…Kidnapped Priest Recounts Ordeal with Fulani Abductors
Barely one month after a priest of the Catholic Diocese of Awka suffered a near death experience in the hands of kidnappers suspected to be Fulani men at Amansea, Awka South LGA, Anambra State, another priest of the same Catholic Diocese of Awka, Rev Fr Peter Andrew Chukwuebuka Ibeazor, has faced the same ordeal in the hands of four kidnappers who were also believed to be Fulanis at Amansea – Ezinato Road.
Rev Fr Ibeazor, who encountered Fides team of Jude Atupulazi, Ifeoma Ezenyilimba, Vivian Ogbodo and Daruwana Daku, in Awka last Monday, spoke of what he described as his 28 hours retreat experience with kidnappers and how he eventually made friends with them before they released him. The priest said he was happy that he returned with his Bible and chaplet.
Fr Ibeazor, who is the chaplain of Ezinato Chaplaincy, Awka South LGA, Anambra State, said he had blessed the kidnappers when they kidnapped him on November 11, 2021, and when they released him the next day, prompting them to say to him, ‘God bless you’.
The Ogidi born priest who said he even invited them to his chaplaincy, recalled that he had finished with his usual sports exercise in Awka and was heading to his parish house at St James’ Chaplaincy, Ezinato, for an appointment with some of his parishioners at 5.30 pm when he ran into the kidnappers around 7 pm on November 11.
Fr Ibeazor, who explained that he was earlier held up in a traffic gridlock at Aroma, Awka, said he had called and rescheduled the 5.30 pm appointment he had.
The priest, who said he was putting on his sportswear, further said that while he was about seven poles to the parish, he heard some deafening gun shots by those who turned out to be Fulani men who were about four in number and within the ages of 18-30 years.
According to the priest, they spoke Fulani fluently with dotted Hausa and immediately he heard the gun shots, he reached out for his Holy Bible and chaplet which he described as his pride, weapons and companions.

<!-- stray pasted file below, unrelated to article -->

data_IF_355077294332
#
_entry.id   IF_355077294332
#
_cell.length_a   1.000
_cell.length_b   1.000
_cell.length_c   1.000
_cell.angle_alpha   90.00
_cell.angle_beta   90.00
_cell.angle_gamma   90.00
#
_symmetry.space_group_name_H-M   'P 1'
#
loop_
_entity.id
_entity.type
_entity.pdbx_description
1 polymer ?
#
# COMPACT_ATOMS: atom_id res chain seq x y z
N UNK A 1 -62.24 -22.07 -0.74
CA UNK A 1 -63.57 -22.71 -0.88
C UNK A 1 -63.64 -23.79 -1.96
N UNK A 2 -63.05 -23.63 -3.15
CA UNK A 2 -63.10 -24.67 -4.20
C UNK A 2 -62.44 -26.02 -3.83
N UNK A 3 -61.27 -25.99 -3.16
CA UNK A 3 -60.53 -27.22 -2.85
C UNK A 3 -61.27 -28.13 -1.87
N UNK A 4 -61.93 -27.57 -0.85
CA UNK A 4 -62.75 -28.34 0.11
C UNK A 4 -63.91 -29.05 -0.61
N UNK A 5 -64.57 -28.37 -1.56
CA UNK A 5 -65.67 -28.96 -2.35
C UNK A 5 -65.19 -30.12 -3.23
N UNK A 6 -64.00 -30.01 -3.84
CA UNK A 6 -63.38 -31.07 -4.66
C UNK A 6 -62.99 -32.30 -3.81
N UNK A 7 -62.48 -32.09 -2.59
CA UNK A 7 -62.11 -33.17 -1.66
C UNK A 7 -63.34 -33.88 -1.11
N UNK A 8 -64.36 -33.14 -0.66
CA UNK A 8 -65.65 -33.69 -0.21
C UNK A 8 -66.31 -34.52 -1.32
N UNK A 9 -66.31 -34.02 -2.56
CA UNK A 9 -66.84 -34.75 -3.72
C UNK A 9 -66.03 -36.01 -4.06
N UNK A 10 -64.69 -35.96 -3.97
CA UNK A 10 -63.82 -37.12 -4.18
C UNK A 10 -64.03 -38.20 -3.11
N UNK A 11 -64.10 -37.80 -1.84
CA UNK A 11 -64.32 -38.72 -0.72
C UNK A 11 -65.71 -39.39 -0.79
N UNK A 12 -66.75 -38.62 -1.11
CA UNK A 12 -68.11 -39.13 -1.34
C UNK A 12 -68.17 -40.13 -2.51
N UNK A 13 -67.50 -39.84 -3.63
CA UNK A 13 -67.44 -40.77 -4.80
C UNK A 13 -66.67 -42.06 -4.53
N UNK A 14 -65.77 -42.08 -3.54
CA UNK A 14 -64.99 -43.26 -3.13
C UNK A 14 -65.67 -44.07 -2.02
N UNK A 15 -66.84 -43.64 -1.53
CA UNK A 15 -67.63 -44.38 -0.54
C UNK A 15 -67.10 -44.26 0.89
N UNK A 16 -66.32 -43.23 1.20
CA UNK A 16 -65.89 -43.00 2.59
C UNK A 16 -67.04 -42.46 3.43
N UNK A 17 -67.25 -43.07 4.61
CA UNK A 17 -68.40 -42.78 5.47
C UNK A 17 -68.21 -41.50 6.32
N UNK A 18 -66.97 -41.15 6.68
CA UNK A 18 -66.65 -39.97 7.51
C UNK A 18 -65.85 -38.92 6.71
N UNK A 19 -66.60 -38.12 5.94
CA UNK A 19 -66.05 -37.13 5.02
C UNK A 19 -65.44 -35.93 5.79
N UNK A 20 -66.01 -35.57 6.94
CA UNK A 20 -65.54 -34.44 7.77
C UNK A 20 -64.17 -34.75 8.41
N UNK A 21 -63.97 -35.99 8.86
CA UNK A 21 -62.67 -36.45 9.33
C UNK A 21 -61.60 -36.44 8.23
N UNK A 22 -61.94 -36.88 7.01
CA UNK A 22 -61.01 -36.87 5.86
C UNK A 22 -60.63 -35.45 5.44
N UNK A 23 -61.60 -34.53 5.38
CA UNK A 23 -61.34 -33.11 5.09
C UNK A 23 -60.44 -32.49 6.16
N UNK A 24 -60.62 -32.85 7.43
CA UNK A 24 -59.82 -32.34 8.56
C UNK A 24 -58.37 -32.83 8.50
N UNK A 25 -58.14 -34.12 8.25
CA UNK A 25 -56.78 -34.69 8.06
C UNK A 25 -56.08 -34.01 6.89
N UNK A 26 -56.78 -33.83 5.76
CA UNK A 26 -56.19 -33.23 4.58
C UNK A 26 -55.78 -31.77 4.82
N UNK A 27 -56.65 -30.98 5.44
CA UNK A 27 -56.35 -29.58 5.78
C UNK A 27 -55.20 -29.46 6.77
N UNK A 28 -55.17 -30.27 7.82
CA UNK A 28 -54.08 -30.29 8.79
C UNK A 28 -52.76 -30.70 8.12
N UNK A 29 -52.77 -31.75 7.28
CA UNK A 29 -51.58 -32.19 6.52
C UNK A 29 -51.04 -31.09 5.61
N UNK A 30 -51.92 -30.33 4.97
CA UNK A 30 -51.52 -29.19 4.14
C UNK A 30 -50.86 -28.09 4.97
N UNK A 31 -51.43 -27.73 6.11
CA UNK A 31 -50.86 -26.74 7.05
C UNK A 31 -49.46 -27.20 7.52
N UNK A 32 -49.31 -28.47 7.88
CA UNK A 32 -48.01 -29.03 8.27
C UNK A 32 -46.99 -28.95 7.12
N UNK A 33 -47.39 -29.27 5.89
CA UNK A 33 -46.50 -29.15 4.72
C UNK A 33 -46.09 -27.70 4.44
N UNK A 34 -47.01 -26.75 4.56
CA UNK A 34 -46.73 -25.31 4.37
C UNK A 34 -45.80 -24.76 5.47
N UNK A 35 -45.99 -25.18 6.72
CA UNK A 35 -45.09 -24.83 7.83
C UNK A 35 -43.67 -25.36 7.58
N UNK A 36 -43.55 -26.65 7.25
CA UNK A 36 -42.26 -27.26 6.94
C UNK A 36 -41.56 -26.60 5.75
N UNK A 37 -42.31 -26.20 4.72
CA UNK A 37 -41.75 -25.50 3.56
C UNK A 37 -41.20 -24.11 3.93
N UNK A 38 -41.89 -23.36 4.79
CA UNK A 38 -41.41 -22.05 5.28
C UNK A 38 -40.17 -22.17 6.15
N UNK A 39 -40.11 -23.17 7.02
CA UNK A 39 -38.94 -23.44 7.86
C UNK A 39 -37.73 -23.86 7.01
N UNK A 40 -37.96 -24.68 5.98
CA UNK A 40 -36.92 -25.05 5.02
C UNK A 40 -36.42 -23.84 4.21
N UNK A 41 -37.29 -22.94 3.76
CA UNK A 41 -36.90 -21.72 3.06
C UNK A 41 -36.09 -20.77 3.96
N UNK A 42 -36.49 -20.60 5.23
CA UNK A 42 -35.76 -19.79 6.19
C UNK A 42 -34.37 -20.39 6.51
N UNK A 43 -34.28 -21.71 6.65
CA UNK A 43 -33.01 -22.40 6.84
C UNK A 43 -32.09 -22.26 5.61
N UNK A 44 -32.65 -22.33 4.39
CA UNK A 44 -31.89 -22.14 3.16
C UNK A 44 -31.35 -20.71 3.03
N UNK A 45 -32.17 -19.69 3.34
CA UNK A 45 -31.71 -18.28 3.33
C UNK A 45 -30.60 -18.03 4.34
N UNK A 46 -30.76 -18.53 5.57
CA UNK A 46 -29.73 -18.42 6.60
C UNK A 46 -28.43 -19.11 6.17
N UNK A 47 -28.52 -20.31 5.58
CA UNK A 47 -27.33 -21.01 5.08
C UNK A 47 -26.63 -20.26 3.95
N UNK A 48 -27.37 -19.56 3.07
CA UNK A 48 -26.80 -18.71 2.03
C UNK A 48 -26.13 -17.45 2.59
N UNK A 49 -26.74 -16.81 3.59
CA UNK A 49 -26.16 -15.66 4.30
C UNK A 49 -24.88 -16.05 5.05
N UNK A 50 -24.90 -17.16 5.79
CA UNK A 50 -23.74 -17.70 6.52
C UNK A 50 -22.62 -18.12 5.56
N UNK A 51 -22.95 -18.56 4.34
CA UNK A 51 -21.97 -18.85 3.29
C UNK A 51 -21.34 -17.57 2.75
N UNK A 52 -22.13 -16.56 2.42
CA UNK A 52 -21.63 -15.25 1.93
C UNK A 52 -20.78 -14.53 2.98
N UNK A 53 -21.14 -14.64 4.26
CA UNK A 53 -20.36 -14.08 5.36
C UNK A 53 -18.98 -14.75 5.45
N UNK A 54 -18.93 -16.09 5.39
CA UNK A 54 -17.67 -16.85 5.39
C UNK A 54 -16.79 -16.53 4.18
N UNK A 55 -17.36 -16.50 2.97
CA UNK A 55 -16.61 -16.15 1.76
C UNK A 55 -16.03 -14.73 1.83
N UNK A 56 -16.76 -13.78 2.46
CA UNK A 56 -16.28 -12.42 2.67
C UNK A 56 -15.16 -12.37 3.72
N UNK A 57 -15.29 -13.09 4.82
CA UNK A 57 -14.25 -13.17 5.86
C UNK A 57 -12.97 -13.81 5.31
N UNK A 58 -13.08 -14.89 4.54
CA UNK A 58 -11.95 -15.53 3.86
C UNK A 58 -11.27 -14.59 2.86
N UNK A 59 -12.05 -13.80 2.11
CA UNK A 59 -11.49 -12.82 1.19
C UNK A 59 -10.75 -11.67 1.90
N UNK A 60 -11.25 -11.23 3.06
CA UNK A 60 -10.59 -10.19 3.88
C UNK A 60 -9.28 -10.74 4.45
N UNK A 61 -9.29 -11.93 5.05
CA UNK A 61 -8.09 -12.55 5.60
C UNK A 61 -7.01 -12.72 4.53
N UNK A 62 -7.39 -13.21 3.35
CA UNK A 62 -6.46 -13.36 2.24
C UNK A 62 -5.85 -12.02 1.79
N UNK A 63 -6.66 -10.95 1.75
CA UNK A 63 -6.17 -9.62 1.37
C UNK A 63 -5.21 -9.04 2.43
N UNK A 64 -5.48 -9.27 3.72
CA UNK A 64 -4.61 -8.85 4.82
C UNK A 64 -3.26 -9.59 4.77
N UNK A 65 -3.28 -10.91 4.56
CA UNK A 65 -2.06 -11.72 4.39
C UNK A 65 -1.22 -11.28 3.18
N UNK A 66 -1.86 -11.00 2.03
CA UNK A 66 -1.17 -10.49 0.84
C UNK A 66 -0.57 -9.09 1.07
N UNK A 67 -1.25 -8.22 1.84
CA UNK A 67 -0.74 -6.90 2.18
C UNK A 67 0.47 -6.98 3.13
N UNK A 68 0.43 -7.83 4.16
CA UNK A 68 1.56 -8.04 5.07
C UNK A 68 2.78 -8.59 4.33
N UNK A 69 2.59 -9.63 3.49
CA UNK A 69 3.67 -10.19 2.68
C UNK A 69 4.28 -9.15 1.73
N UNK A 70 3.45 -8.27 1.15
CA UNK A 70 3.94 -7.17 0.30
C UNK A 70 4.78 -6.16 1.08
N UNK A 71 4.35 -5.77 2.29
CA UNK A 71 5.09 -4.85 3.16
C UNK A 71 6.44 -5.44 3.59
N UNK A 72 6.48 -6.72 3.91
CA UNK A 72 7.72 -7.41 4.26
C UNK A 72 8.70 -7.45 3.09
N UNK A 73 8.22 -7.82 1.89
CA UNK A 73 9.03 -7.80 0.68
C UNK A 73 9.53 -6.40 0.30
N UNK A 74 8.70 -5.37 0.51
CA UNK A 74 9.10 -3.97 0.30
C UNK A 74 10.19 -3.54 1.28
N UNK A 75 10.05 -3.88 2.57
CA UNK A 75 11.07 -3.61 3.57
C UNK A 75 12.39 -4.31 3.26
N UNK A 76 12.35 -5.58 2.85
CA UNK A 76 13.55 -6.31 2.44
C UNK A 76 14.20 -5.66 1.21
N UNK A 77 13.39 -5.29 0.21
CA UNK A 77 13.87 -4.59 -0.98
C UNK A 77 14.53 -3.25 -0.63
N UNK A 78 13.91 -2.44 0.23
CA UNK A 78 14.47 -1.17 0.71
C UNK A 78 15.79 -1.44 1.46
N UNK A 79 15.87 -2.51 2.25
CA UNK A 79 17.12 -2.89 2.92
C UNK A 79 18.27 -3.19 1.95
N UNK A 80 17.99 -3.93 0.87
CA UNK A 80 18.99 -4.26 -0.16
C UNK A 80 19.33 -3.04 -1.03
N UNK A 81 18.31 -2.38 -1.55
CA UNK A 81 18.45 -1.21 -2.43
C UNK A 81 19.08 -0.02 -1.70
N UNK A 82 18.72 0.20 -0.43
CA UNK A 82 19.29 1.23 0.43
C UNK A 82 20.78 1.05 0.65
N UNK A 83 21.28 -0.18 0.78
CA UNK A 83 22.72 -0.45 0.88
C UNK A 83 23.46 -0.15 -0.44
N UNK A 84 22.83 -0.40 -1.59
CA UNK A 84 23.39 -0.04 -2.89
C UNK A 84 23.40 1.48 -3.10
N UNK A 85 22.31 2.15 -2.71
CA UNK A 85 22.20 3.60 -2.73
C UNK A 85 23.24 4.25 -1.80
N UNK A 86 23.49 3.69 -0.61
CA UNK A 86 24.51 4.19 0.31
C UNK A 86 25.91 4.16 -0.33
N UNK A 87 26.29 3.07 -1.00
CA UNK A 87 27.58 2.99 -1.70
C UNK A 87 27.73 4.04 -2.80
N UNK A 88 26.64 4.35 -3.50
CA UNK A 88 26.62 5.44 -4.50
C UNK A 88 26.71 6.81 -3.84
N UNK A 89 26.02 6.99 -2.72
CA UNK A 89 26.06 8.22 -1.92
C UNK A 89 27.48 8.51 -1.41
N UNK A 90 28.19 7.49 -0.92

He said the fully armed kidnappers took him into the bush, leaving his car which one of his parishioners sawand alerted other parishioners and the security outfit of the town who took to the bush in search of him, while securing his car at the parish.
The priest said the parishioners embarked on prayers the same way the Catholic Community did when the Vice Chairman of the Chaplaincy, Sir Williams Onwu, was kidnapped six months earlier and he could hear his parishioners praying. He narrated that the kidnappers who saw how he guarded his Bible, threatened him at gun point with knives, while he begged them to leave the Holy Bible for him. Having known he was a priest, he said, they left him with his Bible.
Fr Ibeazor said the kidnappers felt threatened by the search being conducted by the community and was ready to shoot at them at any slightest chance. He noted that when the search party from the town later withdrew, his abductors took him to the other side of Amansea.
He continued, ‘I was carefully guarded in between the four men as we went through the muddy roads. And at intervals I would bless them saying, “God bless you, Allah bless you”, and that would attract heavy blows on me. We trekked into the bush through the trees and swampy areas.